Legal Aid gets boost in Howard

More money will reinstate full-time operations

June 29, 1999|By Larry Carson | Larry Carson,SUN STAFF

Helped by $50,000 from Howard County government that becomes available Thursday, Maryland's Legal Aid Bureau will resume full-time operations in Howard for the first time since 1995 -- meaning 250 more county families served each year.

Four years ago, deep federal budget cuts eliminated nearly a third of the agency's funds, forcing closure of the Montgomery County office for nearly three years as well as cutbacks in Howard.

This year, the Howard County Council approved the funds, which will be matched by the bureau.

Legal aid plans more services in Baltimore County, too, thanks to an extra $25,000 from County Executive C. A. Dutch Ruppersberger's administration, said statewide legal aid executive director Wilhelm H. Joseph.

Since arriving three years ago, Joseph has been trying to rebuild Maryland's legal aid organization from the inside out, using public and private donations to boost salaries to recruit and keep a corps of experienced lawyers, and provide computers for the 90 attorneys and 45 paralegals. The bureau opened 35,000 cases last year, but fielded thousands more calls that were resolved with quick advice, Joseph said.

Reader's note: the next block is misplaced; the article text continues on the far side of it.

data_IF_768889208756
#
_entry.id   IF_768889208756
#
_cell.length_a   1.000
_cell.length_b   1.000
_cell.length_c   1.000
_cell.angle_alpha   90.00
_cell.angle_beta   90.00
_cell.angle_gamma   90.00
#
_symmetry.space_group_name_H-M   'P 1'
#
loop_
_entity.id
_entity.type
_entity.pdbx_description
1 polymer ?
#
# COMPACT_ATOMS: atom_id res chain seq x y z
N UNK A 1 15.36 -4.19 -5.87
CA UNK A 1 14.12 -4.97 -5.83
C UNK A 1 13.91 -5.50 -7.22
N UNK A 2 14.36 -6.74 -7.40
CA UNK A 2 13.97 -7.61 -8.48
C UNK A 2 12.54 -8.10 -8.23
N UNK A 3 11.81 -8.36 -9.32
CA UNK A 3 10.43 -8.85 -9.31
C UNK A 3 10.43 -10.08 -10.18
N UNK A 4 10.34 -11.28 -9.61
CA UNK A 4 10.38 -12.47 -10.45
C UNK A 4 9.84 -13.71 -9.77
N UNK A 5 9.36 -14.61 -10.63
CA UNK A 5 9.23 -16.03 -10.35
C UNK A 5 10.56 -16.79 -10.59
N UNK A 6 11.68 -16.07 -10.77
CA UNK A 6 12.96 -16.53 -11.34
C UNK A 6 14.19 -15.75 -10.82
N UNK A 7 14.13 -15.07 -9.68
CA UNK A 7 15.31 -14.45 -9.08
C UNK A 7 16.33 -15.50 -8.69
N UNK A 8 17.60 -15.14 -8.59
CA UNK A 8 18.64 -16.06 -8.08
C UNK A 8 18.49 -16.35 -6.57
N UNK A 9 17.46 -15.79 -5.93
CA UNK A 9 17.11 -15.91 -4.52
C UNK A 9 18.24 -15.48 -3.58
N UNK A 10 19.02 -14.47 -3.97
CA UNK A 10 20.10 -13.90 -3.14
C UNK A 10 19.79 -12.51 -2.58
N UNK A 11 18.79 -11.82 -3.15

Starting pay was $25,000 a year with no step increases from 1990 to 1997, he said, when it went up to $29,500, with small annual increases.

Thanks to a state surcharge on each civil case filed in Maryland, the bureau's $10 million annual budget will benefit from $2.8 million in collections, plus $250,000 in private donations from various law firms.

Joseph said he's working to build good relationships with leaders of every Maryland jurisdiction and bar association in the hope of creating a solid financial base for the bureau.

The situation in Howard is due to improve, officials say.

Since 1995, the Howard office has been open from 10 a.m. to 1 p.m. on the second, third and fourth Wednesdays of each month. In addition, legal aid visits several county library branches periodically each month. Next month, the Ellicott City office will be staffed by a full-time attorney and a paralegal 40 hours a week.

Pub Date: 6/29/99

Baltimore Sun Articles
|
|
|
Please note the green-lined linked article text has been applied commercially without any involvement from our newsroom editors, reporters or any other editorial staff.